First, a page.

As regular readers will know, lately I’ve been on a bit of a posting spree on the subject of biblical inspiration and inerrancy, the supremacy of Jesus over the Bible, and the question of biblical authority. (See my last post, which contains links to other recent related posts, here.)
If I’ve been on such a spree, this is in large part because these are questions I’ve been thinking and reading about a lot in recent times. But it’s also because they seem to be questions that many Christians are thinking about and wondering how to answer. I hope these posts might in some small way have helped some readers begin to find a different and, dare I say, better way to approach the Bible.
So today, I thought I’d try to tie up a few loose ends and offer some concluding thoughts on the subject… for now (I’d say the odds are reasonably high that I’ll be back on the topic before very long).
In my last post, I proposed that the Bible categorically should not be seen as our ultimate authority. I argued that when we claim the authority of the Bible for an opinion or position, what we are often doing is merely using the Bible to give ourselves authority. And, much more importantly, I pointed out that the Bible cannot be our guiding authority since all authority has already been given to Jesus. This means, in fact, that the Bible has no authority of its own; it can only be considered authoritative insofar as it faithfully witnesses to Jesus.
There is, of course, a question that naturally flows out of this argument: if the Bible is not our authority, how then can we trust anything it says?
Well, first of all, note what I did not say. Nowhere did I say that the Bible has no authority: I said it has no authority of its own. Whatever authority it has only derives from the fact that it is a signpost to Jesus.
Second, to say that the Bible is not our ultimate authority is categorically not to say that the Bible is utterly unreliable. That should sound obvious, but if I’m going to the trouble to say it, that’s because it’s what many Christians seem to think. How often, when you tell someone you don’t consider the Bible your ultimate authority, do they ask “So how can we trust it at all, then?” This, to me, is really quite childish logic, nothing more. The Bible is not an all or nothing proposition. It is a staggering collection of literature written over 1,500 years and spanning four millennia and many literary genres. It must be read, above all, with discernment.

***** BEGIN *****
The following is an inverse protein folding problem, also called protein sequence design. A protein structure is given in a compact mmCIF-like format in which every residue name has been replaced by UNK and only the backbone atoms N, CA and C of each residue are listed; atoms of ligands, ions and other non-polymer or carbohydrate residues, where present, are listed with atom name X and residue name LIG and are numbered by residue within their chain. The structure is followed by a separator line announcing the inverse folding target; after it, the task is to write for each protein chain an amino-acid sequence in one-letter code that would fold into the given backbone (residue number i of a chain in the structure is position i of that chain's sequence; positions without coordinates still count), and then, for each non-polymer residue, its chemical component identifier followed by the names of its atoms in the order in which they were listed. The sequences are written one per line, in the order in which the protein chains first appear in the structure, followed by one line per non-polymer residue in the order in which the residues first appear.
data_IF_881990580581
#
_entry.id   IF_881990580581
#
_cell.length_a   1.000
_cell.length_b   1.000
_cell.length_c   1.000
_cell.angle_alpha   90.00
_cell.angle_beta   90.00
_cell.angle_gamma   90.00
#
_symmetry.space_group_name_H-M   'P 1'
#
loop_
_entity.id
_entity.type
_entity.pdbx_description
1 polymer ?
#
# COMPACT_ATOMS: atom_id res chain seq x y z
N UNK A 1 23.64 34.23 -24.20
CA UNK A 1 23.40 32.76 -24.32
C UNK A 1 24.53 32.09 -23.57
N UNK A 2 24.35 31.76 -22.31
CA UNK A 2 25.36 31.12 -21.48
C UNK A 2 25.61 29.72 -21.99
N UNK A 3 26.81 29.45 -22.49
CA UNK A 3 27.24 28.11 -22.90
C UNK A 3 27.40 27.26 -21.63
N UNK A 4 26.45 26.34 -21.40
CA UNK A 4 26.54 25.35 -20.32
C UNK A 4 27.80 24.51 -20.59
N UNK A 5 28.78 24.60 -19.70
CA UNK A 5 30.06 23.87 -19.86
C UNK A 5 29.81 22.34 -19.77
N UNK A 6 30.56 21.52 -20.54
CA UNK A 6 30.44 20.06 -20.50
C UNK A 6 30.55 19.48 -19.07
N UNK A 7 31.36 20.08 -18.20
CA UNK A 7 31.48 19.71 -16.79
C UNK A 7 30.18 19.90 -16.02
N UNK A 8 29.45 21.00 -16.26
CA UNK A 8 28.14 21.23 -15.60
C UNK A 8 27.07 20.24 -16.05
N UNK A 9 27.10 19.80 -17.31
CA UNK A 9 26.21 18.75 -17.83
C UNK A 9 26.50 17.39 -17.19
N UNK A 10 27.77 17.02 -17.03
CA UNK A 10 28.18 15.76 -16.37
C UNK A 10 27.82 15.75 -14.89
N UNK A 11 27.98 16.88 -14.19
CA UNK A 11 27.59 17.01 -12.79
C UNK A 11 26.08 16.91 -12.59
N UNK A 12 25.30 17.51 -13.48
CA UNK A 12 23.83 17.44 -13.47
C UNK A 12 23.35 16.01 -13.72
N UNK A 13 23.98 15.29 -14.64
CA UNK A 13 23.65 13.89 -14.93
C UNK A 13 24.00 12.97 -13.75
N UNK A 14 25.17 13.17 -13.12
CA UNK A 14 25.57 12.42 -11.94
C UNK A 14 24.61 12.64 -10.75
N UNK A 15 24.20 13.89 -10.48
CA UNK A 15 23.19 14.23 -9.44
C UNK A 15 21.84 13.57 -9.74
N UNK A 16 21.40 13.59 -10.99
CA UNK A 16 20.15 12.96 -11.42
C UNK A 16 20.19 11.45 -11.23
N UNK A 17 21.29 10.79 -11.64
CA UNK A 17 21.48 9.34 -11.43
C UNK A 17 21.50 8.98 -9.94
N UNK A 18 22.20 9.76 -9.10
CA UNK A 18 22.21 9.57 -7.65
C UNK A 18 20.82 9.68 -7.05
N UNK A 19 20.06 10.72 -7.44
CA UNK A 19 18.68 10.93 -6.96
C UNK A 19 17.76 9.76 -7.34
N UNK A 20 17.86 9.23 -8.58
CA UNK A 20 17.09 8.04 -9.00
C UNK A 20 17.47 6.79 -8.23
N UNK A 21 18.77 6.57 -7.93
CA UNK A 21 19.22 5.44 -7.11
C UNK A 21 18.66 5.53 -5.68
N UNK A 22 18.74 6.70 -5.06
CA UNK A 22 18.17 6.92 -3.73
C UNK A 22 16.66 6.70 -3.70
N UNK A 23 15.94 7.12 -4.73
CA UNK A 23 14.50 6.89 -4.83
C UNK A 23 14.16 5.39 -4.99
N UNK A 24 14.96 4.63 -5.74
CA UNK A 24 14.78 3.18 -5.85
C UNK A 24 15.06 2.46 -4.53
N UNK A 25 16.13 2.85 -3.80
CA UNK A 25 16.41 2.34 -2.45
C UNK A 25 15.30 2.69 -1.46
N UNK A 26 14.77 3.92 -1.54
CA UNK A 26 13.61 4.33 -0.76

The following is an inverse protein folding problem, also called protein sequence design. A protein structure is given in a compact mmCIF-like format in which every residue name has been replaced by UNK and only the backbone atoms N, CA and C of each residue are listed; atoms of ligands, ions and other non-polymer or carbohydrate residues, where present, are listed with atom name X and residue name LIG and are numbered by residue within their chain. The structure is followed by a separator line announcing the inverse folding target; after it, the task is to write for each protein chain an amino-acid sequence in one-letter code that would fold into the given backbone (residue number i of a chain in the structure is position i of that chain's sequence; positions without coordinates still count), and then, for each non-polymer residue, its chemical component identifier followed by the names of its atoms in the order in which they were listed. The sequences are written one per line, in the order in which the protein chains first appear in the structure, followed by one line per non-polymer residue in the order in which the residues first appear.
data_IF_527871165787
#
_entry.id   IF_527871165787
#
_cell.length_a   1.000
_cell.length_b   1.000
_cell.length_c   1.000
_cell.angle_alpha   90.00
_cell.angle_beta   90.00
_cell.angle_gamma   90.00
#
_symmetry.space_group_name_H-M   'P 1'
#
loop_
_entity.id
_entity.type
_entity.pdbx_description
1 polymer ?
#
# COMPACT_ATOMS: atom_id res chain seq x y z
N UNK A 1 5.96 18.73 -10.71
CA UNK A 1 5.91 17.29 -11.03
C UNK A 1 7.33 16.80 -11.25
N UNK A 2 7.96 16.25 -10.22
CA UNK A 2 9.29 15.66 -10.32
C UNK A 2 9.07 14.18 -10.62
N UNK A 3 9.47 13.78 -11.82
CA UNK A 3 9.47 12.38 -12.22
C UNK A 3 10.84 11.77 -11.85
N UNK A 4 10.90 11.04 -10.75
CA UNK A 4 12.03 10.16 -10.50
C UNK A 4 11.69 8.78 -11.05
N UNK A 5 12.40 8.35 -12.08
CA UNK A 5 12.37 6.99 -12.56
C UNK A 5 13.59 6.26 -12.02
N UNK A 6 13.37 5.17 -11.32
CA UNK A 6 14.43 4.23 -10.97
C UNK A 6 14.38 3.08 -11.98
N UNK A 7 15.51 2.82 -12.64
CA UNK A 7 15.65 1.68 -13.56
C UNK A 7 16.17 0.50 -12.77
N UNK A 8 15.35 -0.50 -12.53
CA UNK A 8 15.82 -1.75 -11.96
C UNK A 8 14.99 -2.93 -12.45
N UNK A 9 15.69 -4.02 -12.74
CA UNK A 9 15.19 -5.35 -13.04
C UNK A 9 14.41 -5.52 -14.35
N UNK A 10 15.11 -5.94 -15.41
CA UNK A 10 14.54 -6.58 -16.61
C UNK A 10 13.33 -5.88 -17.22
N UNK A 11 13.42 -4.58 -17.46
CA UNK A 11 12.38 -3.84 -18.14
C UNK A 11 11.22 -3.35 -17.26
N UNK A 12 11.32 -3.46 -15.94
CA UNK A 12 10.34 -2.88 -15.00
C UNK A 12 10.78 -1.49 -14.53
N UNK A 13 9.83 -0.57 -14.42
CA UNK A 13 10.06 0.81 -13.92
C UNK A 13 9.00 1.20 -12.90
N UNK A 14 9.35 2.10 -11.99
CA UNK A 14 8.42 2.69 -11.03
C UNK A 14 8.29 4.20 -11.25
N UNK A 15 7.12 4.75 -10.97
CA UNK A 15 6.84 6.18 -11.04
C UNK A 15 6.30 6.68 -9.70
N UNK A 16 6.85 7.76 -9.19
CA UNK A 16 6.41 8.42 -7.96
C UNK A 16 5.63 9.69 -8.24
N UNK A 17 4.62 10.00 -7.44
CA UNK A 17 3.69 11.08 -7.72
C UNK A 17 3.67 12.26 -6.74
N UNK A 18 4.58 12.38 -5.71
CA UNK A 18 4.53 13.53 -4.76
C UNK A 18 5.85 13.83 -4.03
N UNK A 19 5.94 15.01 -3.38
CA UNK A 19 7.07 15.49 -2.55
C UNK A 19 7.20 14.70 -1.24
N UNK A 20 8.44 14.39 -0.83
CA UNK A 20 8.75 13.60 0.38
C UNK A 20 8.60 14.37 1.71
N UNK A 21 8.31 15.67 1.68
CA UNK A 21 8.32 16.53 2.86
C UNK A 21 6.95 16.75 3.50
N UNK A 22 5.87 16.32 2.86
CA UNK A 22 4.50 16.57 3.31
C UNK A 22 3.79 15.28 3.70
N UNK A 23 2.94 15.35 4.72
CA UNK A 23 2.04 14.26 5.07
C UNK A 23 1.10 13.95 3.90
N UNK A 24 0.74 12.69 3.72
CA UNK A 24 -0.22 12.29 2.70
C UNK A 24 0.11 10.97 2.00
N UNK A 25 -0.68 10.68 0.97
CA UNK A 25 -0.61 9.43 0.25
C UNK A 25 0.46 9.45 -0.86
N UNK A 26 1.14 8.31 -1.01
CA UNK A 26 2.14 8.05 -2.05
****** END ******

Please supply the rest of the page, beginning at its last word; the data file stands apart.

I think the bottom line is this: we cannot and should not simply take the Bible as read. This is what fundamentalists do: they read the words, they assume they have the correct understanding, and they make their understanding into commandments. The belief that the Bible is simple, “the Bible clearly says…”, and so forth, has in my opinion done an incredible amount of damage in modern evangelicalism.
Here’s what I think we need to do: come to the Bible humbly, asking the Holy Spirit to guide and enlighten us, and also – and this is crucial – come to it as part of a community. This could be a local ecclesial community within which we seek to understand and apply the message of scripture together. But importantly, it could also be the community of theologians, scholars, mystics, churchmen, and so on down the ages who have done so much to wrestle with scripture. Evangelicalism largely throws all of this out the window. My belief is that if we come to scripture as part of this kind of ongoing community, and with humility, we position ourselves to allow the Holy Spirit to use the Bible as an effective means to lead us closer to Jesus.
In conclusion, let me share three more thoughts, in no particular order:
– Insofar as we want to see the Bible as authoritative, I think we should make its authority a matter of our own personal submission and not a matter of doctrinal correctness. If we make it primarily a matter of doctrinal correctness, very often we will end up simply feeling smug in our own perceived rightness, trying to manipulate others into submitting to our rightness, and defining salvation purely as “right belief” (attained by believing the same way we do).
– I think we should seek to approach the Bible mainly at a macro rather than a micro level. What this means is that we should be more interested in and guided by the big story, the overarching metanarrative that the Bible describes, than in the minutiae. Former Bishop of Durham N.T. Wright puts it this way: “Read the Bible like drinking beer, not sipping wine.” When we only read the Bible at the micro level, we are in danger of once again become obsessed by how correctly we understand its every jot and tittle. When we step back and read it at the macro level, we are more likely to be preoccupied with questions like, “Where do I fit into this story?” and “Given what the Bible tells us about the story of God up the time of Christ, what is God doing in the world today, and what is he wanting me to do?”
– Jesus said that following him was all about love: specifically, loving God and loving others. The Apostle Paul pointed out that without love, all wisdom and knowledge, however impressive, is worthless. I would therefore suggest that whatever method or approach we use to interpret the Bible, we should be asking ourselves this question: “Does my understanding of scripture make me more loving?” If your answer to that question is “No”, you’re doing it wrong.
[ Image: GeoWombats ]